Being a Miss Agnes: Writing for Our Kids

There’s a sweet little book called The Year of Miss Agnes, by Kirkpatrick Hill, about a teacher who moves to a remote part of Alaska to teach in a one-room schoolhouse (back in the late 1940’s). The families in the area rely on the fishing industry, and previous teachers were annoyed by the constant smell of fish on the children and their inability to relate to simple American reading primers like Dick and Jane. The children are far behind in their academic skills and have little hope that a new teacher will be different.

miss agnes

But Miss Agnes is different. She embraces the culture and the children from the get-go, hanging their artwork on the walls, reading them stories they’ve never heard before like Robin Hood, and best of all, she writes them stories they can relate to–stories about the children themselves and their families! Continue reading

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Halloween Poems (and How They Can Inspire Your Child’s Creativity)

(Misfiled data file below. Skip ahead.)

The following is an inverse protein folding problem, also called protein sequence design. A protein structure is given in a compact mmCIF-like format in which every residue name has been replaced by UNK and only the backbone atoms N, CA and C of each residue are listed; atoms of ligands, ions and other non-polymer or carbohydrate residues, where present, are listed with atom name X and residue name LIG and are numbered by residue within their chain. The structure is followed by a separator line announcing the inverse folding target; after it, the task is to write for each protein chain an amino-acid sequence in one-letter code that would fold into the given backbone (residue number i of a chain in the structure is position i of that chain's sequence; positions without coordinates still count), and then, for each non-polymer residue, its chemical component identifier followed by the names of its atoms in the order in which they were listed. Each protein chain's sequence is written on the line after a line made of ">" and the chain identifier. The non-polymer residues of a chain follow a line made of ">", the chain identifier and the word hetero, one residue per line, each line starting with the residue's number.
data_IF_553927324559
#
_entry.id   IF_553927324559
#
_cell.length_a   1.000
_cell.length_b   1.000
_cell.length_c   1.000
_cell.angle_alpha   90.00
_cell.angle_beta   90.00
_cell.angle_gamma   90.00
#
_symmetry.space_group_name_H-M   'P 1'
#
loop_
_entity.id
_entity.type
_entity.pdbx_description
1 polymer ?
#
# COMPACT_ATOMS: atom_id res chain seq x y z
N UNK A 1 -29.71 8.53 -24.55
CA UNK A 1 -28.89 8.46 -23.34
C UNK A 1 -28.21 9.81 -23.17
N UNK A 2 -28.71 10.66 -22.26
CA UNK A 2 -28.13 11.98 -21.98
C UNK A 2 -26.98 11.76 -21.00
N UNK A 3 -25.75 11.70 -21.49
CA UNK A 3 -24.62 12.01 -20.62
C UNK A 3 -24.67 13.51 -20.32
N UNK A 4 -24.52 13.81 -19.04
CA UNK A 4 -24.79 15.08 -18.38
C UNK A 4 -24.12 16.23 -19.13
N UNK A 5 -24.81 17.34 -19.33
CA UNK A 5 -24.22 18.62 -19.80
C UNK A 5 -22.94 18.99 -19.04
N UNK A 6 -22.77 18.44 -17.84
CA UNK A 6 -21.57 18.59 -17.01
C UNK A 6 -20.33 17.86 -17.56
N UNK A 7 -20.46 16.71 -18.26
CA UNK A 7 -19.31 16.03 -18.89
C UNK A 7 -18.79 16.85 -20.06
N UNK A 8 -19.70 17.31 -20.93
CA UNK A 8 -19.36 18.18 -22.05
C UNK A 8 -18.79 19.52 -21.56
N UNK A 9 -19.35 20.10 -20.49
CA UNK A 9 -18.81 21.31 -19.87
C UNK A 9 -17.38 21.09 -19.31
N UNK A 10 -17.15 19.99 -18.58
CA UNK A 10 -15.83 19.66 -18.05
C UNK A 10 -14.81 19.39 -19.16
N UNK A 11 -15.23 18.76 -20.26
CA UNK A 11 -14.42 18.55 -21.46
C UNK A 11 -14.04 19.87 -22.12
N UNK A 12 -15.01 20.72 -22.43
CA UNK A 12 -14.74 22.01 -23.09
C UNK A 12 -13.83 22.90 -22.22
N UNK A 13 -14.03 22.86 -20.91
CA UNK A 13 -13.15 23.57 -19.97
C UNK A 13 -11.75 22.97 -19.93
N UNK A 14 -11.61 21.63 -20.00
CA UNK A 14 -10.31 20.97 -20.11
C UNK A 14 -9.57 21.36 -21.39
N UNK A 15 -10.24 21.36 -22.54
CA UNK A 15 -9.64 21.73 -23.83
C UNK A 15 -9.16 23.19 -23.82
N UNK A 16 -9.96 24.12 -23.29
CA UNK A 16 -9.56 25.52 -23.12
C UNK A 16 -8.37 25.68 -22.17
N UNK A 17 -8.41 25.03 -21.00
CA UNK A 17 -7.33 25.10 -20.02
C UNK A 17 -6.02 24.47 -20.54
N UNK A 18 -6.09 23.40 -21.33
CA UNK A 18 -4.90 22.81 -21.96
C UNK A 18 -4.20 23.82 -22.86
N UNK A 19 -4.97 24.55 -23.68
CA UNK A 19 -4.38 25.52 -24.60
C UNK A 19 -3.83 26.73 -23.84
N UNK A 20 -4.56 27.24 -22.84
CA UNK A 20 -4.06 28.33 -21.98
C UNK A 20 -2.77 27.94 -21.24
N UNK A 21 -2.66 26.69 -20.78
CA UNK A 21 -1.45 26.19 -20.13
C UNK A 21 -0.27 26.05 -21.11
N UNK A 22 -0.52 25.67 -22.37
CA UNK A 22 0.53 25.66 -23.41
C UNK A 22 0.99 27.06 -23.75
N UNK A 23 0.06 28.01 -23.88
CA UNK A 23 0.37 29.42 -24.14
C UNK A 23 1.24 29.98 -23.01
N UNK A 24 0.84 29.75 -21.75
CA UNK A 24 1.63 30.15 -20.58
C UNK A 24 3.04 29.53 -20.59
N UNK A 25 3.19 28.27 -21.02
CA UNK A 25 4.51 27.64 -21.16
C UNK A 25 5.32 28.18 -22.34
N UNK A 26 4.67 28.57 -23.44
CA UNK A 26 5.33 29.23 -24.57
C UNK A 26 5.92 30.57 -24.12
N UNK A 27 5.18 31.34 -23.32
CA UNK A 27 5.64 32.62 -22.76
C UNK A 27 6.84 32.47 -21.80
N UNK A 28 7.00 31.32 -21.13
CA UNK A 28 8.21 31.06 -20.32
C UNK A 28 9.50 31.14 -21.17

Certain Halloween poetry takes me right back to childhood.

 Three little ghostesses,                                                                                                              

Sitting on postesses,                                                                                                                

Eating buttered toastesses.                                                                                                  

Greasing their fistesses,                                                                                                                  

Up to their wristesses,                                                                                                                        

Oh! What beastesses,                                                                                                                      

To make such feastesses! 

I always preferred fun rhythmic, rhyming poetry, and throwing in a little nonsense made it even better. I still prefer this style of poetry above all others, as do most of our children.

If children read poetry they truly enjoy, it will inspire many of them to create their own poetry.

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